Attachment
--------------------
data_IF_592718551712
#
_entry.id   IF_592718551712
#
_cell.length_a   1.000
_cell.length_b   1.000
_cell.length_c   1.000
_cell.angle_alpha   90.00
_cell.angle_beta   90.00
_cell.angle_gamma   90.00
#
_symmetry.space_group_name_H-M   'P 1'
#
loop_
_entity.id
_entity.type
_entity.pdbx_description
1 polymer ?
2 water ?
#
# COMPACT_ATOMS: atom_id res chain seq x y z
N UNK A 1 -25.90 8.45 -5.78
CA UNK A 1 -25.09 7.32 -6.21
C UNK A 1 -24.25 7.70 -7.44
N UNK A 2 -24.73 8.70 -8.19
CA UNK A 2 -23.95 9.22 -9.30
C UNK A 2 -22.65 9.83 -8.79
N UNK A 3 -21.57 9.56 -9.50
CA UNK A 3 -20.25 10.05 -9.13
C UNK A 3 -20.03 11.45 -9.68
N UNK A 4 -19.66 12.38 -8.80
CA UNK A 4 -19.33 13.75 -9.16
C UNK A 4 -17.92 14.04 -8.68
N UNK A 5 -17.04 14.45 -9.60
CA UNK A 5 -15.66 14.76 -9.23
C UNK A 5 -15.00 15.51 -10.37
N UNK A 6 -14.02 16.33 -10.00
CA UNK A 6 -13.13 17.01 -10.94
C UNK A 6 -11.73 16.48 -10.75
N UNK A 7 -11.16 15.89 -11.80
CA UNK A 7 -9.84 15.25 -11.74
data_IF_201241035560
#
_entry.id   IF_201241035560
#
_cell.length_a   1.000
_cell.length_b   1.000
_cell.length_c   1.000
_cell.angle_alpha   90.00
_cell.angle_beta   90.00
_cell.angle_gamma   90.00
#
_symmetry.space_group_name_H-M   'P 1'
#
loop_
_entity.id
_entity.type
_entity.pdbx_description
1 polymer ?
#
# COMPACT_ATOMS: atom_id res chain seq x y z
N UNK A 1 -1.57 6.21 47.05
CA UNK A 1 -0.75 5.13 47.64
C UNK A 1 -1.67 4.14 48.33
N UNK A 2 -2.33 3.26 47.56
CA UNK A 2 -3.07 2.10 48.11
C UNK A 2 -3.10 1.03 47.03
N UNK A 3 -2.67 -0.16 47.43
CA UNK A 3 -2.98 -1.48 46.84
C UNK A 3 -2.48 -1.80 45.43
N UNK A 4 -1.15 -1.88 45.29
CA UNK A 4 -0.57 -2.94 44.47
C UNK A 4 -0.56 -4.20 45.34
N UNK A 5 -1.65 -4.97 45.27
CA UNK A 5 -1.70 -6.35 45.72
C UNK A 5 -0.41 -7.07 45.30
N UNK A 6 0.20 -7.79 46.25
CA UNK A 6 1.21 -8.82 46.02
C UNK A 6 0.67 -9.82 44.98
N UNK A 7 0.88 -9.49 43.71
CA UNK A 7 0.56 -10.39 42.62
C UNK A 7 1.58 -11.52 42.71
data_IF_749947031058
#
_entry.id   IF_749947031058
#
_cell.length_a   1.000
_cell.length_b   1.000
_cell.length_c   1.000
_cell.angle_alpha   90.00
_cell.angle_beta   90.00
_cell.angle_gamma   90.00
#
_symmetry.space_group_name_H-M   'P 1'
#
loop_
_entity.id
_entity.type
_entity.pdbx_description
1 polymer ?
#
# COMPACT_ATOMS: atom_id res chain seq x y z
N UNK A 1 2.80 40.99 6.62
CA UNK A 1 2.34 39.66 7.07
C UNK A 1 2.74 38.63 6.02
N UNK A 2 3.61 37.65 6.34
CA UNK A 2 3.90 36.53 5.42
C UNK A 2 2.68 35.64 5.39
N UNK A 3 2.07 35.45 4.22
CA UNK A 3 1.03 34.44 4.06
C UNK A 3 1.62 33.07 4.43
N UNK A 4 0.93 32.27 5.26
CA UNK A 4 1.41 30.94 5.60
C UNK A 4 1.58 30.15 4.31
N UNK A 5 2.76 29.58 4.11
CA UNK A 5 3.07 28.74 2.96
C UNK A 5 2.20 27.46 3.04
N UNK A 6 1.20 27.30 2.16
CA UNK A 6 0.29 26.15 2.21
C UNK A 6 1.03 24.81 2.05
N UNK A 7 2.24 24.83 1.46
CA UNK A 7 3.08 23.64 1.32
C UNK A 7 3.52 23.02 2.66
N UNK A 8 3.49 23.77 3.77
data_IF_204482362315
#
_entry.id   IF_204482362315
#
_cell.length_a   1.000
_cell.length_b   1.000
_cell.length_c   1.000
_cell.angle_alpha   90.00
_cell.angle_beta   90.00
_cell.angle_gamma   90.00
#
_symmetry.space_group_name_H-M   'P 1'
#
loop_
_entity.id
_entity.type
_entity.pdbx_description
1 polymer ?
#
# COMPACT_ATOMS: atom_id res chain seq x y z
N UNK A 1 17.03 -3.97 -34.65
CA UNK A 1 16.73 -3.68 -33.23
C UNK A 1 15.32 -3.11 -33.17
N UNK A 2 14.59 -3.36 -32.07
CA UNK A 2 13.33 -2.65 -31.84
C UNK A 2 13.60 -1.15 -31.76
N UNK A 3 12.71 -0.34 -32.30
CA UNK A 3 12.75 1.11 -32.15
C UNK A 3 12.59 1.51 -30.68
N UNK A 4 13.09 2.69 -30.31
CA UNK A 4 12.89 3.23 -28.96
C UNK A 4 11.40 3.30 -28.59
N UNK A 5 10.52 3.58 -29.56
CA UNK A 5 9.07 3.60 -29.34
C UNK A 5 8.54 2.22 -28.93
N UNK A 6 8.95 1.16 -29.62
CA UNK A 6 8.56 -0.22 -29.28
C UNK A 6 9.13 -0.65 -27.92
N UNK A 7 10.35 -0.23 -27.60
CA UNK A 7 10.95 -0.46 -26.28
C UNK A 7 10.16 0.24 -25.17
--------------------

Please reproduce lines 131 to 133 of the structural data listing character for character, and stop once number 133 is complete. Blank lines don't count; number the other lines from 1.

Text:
_cell.length_c   1.000
_cell.angle_alpha   90.00
_cell.angle_beta   90.00